PS: Apart from Jordan Peterson’s analogy, one other connection of this post with superheroes is one reason I find superhero movies boring – just like in Bhakti-based stories, or stories from the Bible, or even Superman vs Batman, I find that superhero stories have superheroes possessing superpowers vastly in excess of the “bad guy”, making these stories not fun.

 

Jordan Peterson’s Chapter Eleven

So I read Jordan Peterson’s 12 Rules For Life last month. It took a bit of an effort, and there were a couple of occasions when I did wonder if I should abandon the book. However, my stated aim of reading at least 50 books this year made me soldier on, and in the end I’m glad I finished it. Especially for Chapter Eleven of the book (Do not bother children when they are skateboarding).

Now, this is a long chapter, and Peterson spends considerable time rambling about various controversies he has got involved in over the last few years – such as his stand on political correctness, or his stand on environmentalism (in fact, he has an interesting take on the latter – that environmentalism and climate change worries have an adverse impact on mental health of people, so I didn’t mind reading him on that!).

The chapter is about risk – one thought (which has also been expressed by Nassim Nicholas Taleb in one of his books – which one I can’t remember), is that people have a “natural level of risk”. And if you, for whatever reason, prevent them from taking that risk, they will find other ways to take risk, perhaps indulging in riskier activities.

And in order to explain why we are fundamentally wired to take risk, Peterson talks about gender, and relationships. He talks about friend-zoning, for example:

Girls aren’t attracted to boys who are their friends, even though they might like them, whatever that means. They are attracted to boys who win status contests with other boys.

And winning these status contests involves taking risk! Peterson goes on about relationships, about the crisis in the United States nowadays where women are more educated than men (on average), and then choose to remain single rather than “marrying down”.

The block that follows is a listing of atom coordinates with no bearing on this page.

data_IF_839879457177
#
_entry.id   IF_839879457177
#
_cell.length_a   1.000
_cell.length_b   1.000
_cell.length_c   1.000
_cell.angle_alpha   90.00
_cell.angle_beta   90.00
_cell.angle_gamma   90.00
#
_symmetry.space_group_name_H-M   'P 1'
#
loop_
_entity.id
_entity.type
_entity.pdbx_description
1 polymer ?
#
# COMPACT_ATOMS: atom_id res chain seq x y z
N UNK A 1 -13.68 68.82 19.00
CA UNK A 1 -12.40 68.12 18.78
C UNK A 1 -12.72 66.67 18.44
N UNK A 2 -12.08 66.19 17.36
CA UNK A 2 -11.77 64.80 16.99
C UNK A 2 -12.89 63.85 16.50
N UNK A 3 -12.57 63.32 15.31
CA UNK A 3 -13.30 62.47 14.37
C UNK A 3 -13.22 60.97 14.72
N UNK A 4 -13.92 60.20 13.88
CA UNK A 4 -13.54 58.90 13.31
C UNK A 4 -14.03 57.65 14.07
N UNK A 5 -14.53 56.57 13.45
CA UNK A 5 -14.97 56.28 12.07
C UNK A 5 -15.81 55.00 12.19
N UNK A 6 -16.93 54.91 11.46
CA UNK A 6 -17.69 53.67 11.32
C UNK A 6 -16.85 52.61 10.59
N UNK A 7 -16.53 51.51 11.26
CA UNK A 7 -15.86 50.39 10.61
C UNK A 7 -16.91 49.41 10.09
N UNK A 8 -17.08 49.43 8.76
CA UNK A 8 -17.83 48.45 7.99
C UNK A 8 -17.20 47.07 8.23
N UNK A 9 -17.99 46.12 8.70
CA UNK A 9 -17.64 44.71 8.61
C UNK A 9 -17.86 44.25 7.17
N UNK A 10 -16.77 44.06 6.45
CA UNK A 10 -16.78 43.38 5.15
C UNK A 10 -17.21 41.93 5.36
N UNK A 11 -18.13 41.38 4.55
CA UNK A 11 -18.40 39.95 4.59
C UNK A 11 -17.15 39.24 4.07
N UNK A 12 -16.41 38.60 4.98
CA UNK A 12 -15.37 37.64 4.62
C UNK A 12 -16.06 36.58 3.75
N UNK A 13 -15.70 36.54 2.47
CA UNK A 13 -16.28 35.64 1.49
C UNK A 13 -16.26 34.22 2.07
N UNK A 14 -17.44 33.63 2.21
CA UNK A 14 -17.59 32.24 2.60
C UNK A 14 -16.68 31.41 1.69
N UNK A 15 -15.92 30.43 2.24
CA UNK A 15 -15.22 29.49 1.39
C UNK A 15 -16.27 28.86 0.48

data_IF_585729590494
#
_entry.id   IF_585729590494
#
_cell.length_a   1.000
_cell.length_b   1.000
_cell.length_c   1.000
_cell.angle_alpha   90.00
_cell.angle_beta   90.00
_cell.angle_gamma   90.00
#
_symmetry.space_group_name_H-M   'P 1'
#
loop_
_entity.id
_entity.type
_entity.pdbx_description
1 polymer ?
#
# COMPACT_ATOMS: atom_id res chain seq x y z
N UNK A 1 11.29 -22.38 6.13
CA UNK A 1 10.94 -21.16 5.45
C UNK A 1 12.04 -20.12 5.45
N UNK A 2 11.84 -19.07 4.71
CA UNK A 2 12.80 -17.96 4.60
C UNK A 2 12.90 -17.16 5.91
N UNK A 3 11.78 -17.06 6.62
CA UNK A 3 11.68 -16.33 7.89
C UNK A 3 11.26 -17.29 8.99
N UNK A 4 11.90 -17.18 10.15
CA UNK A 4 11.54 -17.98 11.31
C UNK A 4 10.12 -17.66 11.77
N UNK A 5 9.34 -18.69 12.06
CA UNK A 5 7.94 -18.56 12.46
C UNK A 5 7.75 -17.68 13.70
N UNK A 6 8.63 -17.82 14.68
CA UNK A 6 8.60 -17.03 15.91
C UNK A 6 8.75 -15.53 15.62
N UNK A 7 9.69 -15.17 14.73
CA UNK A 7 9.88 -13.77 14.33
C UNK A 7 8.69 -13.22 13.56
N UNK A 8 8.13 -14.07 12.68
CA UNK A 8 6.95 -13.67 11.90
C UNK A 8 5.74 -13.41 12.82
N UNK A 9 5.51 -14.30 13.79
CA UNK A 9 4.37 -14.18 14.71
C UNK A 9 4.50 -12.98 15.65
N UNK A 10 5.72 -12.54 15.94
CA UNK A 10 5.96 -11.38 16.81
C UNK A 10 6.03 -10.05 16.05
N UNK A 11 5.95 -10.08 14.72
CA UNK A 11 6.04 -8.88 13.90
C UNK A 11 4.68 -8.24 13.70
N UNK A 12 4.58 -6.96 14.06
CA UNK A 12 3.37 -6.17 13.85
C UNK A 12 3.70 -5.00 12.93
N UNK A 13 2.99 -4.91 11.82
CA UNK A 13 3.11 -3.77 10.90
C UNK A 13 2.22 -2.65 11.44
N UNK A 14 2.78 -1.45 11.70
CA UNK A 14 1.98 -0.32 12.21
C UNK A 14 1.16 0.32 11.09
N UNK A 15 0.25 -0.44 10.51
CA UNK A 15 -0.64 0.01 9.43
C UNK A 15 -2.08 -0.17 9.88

This is the bit which really caught my attention – the apparent contradiction between the desire for women to do well, and this desire resulting in their not being able to find partners for themselves. And there are no easy solutions here. The desire for a woman to “marry up” is biological, and nobody can be faulted for being ambitious and wanting to do well for themselves in life.

Now, it is easy to go all ad hominem about this argument, calling Peterson a chauvinist and a traditionalist (as his opponents, mostly on the political left, have done), but the problem he mentions is real, and as the father of a (rather young) daughter, it hit hard for me – obviously I want her to do really well in life and make a mark professionally; but I also want her to propagate my genes, and do a good job of that.

I’m hopeful that as the daughter of Marriage Broker Auntie, she’ll be able to sort things out. But them, she may not want to listen to her mother – at least in these matters!

There were other places where the book was really inspirational. Chapter Twelve had a simple message – that there are times when you go through shit, and a way to get through them is to appreciate the smaller joys of life. In fact, Peterson is at his best when he talks about clinical psychology – which is the topic of his everyday research.

He does a fantastic job in Chapter One as well, and I may not be exaggerating by saying that the chapter was thought-provoking enough to make me analyse how I might have ended up with depression, and then make a conscious effort to avoid those actions that either betrayed depression, or made me feel more depressed. And that makes me get why people contribute so much to him on Patreon. Some of his advice can indeed be life changing.

However, I have no plans to pay him anything more than the £9.99 I paid Amazon for the book. And that is partly because the psychology parts of the book are indeed brilliant, he frequently goes on long rambling thoughts on religion (Christianity in particular, since that is the religion most familiar to him) and philosophy. And in those parts (there’s an especially long sequence between chapters 7 to 10 of the book), the book gets incredibly laboured and boring.

I recommend you read the book. The clinical psychology parts of it are nothing short of brilliant. There’s a lot of religion and psychology you will need to go through as well, and I hope you find more insight there than I managed to!

Here are the notes and highlights I made from the book.